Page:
While Bahasa Indonesia is the state language and a unifying force, Javanese and Sanskrit words – with their ancient Hindu roots – continue to be widely used in official titles, organizational mottoes and the names for foundations, businesses, buildings and official state programs, doctrines and ideologies. The practice dates to the colonial era and early independence years, but was expanded and reinforced during the New Order. Not only was it another manifestation of the Javanese cultural hegemony over the outer islands, but tended to exacerbate tensions between conservative Islam and Hinduized Javanese mystical beliefs. Ali Moertopo and Soedjono Hoemardani sponsored a conference in Jakarta during December 1970, bringing together representatives from forty-three mystical Javanese sects, initiating a controversial government drive to recognize Javanese kejawen or kebatinan mysticism as an official religion.

Soeharto tacitly supported the kejawen movement. Central Java, where he and most of his army friends were from, was immersed in Java’s deep mystical currents to a greater extent than other regions – and Diponegoro Division reflected those influences. Kejawen influences were reflected in the impenetrable Javanese-language Diponegoro Division motto – “If the Demon has Disappeared, the Gate to the King’s Palace is Visible” (Sirnaning Jakso Kraton Gapuraning Ratu) – in pointed contrast to the more conventional military sentiments in the West Java Siliwangi Division – “One Disappears, Two More Come” (Esa Hilang, Dua Terbilang) – and the East Java Brawijaya Division – “Courageous but Humble” (Birawa Anoraga). Moreover, the titles for all four Diponegoro resort commands – Wijayakusuma (Purwokerto), Pamungkas (Yogyakarta), Makutarama (Salatiga) and Warasastrama (Surakarta) – were all drawn from the wayang stories.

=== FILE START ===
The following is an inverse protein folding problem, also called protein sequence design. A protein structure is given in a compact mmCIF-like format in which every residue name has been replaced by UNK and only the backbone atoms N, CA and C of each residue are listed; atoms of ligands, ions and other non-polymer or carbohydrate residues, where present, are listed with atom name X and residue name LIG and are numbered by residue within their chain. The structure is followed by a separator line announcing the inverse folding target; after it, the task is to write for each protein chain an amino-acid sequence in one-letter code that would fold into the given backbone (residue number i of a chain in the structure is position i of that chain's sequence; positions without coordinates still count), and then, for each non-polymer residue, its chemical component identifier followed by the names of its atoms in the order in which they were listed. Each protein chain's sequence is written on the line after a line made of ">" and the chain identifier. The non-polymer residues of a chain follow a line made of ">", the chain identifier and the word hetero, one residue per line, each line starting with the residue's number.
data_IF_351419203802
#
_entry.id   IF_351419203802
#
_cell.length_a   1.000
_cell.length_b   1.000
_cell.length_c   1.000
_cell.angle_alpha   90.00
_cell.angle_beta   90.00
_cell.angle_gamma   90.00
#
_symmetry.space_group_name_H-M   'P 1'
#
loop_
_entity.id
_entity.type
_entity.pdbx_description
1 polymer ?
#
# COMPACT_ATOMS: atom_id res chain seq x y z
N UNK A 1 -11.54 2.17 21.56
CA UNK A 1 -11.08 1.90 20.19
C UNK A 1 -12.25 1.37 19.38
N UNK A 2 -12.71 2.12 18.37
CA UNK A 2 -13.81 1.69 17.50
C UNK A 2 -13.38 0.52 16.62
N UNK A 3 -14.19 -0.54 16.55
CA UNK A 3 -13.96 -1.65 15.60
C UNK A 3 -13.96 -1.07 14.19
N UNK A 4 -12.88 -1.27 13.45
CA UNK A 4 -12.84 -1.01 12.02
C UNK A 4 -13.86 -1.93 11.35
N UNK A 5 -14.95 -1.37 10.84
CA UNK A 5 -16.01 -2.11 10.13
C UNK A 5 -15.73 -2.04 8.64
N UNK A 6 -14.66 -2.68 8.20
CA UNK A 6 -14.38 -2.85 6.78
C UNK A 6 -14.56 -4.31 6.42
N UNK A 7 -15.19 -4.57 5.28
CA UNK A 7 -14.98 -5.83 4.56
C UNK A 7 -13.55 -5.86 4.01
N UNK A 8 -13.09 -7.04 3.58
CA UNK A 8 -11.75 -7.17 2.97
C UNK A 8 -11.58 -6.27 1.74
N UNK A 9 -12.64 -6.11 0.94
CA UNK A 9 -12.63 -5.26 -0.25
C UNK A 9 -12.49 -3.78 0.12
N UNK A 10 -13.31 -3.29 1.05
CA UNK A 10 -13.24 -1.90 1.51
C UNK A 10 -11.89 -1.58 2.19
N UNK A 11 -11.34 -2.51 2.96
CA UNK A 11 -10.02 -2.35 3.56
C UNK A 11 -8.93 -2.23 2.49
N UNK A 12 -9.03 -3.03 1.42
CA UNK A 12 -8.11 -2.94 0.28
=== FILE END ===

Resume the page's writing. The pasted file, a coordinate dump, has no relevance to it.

Soeharto’s predecessor at Diponegoro, Colonel Muchammad Bachrun, was an active Muhammadiyah member and discouraged superstitious kejawen practices among subordinates.[8] Javanese spiritual practices were more open and accepted by Soeharto and his successors through the early-1970s – Pranoto, Sarbini, Suryosumpeno, Soerono and Widodo – all who were at least to some extent influenced by Javanese mysticism. ‘Soedjono [Hoemardani] found it personally objectionable to be compelled to list Islam as his religion. Before the 1970 census, he had campaigned behind the scenes to have the census offer the populace the choice of identifying their religion as “Islam-abangan,” a designation that suggested one adhered to Islamic principles and Javanese mystical beliefs as well. It was thought that this would dramatically reduce the recorded number of adherents to an unadulterated Islam, and would make possible a reduction in the scale of government subsidies to mosques, Islamic schools, and other institutions.[9]

Despite abundant structural advantages, Soeharto and army leaders worked steadily and patiently to co-opt party leaders and undermine their autonomy. Even before President Sukarno was ousted, the Army initiated efforts to purge dissidents from the political parties and install leaders who would be more cooperative with the New Order security and development agenda. Yet, in contrast to the radicals, Soeharto and his advisors believed the party system could be salvaged and exploited to serve New Order interests. By playing a divide-and-rule game with opportunistic politicians, they could advance development and stability goals while marginalizing the parties. Ali Moertopo and his Opsus men worked their magic through graft and intimidation. The New Order insider cynically declared, “Now days some people talk as if civilians are in decline because they have been pushed aside by the Armed Forces, as if they are oppressed. They forget that they have had all the opportunities since the transfer of sovereignty in 1949 to 1966, and we are all familiar with their general failure.”[10]